With little fanfare last week came the announcement Two factory gauges show little growth.
Empire State index plunges to 1.9, Philly Fed inches down to 0.2
The New York Fed’s Empire State index fell sharply to 1.9 in March from 24.4 in February, putting the index at its lowest level since May 2005.
The size of the decline in the Empire State index surprised economists, who were expecting the index to slip to 19.0. Economists had expected the Philly Fed index to rebound to 4.2.
In both indexes, readings over zero indicate growth. The two gauges are of interest primarily because they are seen as clues to the Institute for Supply Management’s national survey for March due out in two weeks. The ISM has been trending lower, but has averaged 50.7% over the past four months. Readings under 50% would indicate a contraction in the sector.
Philly Fed Index
Notes: The above chart was constructed by subtracting the percentage of respondents reporting a decrease from those reporting an increase. Constructed this way, numbers below 0 indicate contraction while the ISM goes negative at 50 (the percentage of respondents reporting an increase in activity drops below 50%). The Fed has never hiked with an ISM reading under 50 and I expect we are soon going to see a crossover in the ISM that gains no traction for quite some time.
Interestingly enough the Business Outlook Survey by the Philly Fed shows optimism looking six months ahead.
Overall activity in the region’s manufacturing sector was steady this month, and indicators for new orders, shipments, and employment improved only slightly from February. Firms continue to report higher prices for inputs and for their own manufactured goods, and the survey’s price indexes edged higher this month. The manufacturers’ outlook remains generally optimistic: They expect a pickup in growth during the second quarter and improved conditions over the next six months.
In special questions this month, firms were asked about expected growth in production during the second quarter. Fifty-nine percent of the firms indicated that production would increase in the second quarter; only about one-third of these firms said the increase was due to seasonal factors. Twenty-three percent indicated that production would decrease, and a small percentage of these firms attributed the expected decrease to seasonal factors. The largest share of firms (43 percent) indicated that the growth expected represented “some acceleration” from the first quarter; 10 percent indicated that it represented a “significant acceleration.”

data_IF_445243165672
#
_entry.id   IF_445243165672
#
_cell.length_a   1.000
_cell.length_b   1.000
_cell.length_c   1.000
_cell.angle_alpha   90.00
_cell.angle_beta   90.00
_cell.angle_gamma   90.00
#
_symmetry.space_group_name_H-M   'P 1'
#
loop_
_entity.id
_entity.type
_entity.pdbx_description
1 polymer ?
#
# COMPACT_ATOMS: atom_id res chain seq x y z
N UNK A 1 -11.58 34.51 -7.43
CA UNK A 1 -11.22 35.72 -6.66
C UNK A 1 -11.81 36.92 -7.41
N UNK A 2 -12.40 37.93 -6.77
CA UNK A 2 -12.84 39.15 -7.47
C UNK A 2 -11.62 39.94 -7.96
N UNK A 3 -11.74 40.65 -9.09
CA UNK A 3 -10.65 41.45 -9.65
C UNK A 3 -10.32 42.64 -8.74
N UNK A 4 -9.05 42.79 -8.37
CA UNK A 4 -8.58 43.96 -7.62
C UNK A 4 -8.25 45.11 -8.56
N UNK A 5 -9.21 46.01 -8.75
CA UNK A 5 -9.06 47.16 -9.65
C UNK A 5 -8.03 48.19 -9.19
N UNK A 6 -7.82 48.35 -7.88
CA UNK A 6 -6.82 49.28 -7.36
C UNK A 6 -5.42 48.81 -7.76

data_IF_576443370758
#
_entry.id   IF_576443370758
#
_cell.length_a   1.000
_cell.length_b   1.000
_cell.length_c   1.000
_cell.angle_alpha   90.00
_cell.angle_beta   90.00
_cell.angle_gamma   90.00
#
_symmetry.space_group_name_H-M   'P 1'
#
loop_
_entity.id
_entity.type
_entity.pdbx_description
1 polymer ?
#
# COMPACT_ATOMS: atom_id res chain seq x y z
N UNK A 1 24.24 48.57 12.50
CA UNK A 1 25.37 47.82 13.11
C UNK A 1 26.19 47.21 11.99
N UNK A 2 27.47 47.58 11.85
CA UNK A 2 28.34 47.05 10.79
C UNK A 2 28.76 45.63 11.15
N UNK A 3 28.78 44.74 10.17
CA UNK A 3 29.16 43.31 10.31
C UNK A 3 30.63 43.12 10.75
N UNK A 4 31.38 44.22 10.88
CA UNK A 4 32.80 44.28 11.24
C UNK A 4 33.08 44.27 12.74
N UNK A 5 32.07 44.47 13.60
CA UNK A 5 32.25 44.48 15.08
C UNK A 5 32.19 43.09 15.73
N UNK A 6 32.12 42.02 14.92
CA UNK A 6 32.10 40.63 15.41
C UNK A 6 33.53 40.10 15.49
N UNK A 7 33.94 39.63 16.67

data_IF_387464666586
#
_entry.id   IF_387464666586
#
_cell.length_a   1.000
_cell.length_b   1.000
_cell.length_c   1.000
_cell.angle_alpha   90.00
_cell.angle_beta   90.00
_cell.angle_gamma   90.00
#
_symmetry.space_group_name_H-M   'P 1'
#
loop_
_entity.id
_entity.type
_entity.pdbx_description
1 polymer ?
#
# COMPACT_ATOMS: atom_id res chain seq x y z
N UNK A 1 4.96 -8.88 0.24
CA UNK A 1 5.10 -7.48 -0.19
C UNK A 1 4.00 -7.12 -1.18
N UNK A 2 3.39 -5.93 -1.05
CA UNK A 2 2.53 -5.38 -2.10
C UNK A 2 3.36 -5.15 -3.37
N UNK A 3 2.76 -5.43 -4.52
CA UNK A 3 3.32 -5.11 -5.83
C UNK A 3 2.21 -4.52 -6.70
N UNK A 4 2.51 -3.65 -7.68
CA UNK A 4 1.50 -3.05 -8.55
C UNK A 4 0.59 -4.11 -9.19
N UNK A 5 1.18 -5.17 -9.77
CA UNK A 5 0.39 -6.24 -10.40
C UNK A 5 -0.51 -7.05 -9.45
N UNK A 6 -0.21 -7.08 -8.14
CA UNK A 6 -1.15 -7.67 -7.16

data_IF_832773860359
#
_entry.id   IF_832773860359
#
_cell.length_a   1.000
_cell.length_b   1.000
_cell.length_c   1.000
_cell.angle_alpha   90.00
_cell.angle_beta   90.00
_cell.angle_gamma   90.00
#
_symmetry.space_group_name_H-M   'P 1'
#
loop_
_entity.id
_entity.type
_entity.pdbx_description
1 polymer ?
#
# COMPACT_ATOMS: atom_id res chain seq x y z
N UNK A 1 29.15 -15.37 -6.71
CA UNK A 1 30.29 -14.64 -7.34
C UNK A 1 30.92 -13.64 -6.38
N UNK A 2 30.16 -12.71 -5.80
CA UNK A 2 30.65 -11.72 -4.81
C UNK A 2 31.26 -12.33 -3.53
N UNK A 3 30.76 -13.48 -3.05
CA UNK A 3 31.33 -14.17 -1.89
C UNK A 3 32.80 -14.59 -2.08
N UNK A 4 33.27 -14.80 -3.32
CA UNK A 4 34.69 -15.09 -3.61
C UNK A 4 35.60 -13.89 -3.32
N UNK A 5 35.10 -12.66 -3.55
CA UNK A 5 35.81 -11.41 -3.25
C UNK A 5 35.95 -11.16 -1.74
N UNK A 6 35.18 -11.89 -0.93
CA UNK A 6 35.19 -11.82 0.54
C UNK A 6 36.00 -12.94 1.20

I am not sure where this optimism stems from but I am willing to take the other side of the bet. In fact, if you look at the above chart there has been an overabundance of optimism for nearly seven straight years.
Economists were surprised by the plunge from 24.4 to 1.9 in the New York region (chart not shown) and they are going to be surprised again at the rate of contraction in the second or third quarter. If for some reason there is not a contraction, then I look for inventories to skyrocket in the face of declining sales.
The Great Unraveling
Even as others are predicting containment, Stephen Roach is pondering The Great Unraveling.
From bubble to bubble – it’s a painfully familiar saga. First equities, now housing. First denial, then grudging acceptance. It’s the pattern and its repetitive character that is so striking. For the second time in seven years, asset-dependent America has gone to excess. And once again, twin bubbles in a particular asset class and the real economy are in the process of bursting – most likely with greater-than-expected consequences for the US economy, a US-centric global economy, and world financial markets.
Too much attention is being focused on the narrow story – the extent of any damage to housing and mortgage finance markets. There’s a much bigger story. Yes, the US housing market is currently in a serious recession – even the optimists concede that point. To me, the real debate is about “spillovers” – whether the housing downturn will spread to the rest of the economy.
The spillover mechanism is hardly complex. Asset-dependent economies go to excess because they generate a burst of domestic demand that outstrips the underlying support of income generation. In the absence of rapid asset appreciation and the wealth effects they spawn, the demand overhang needs to be marked to market. The spillover is a principal characteristic of such a post-bubble shakeout. Interestingly enough, in the current situation, spillovers have first become evident in business capital spending, as underscored by outright declines in shipments of nondefense capital goods in four of the past five months. The combination of the housing recession and a sharp slowdown in capex has pushed overall GDP growth down to a 2% annual rate over the past three quarters ending 1Q07 – well below the 3.7% average gains over the previous three years. Yet this slowdown has occurred in the face of ongoing resilience in consumer demand; real personal consumption growth is still averaging 3.2% over the three quarters ending 1Q07 – only a modest downshift from the astonishing 3.7% growth trend of the past decade.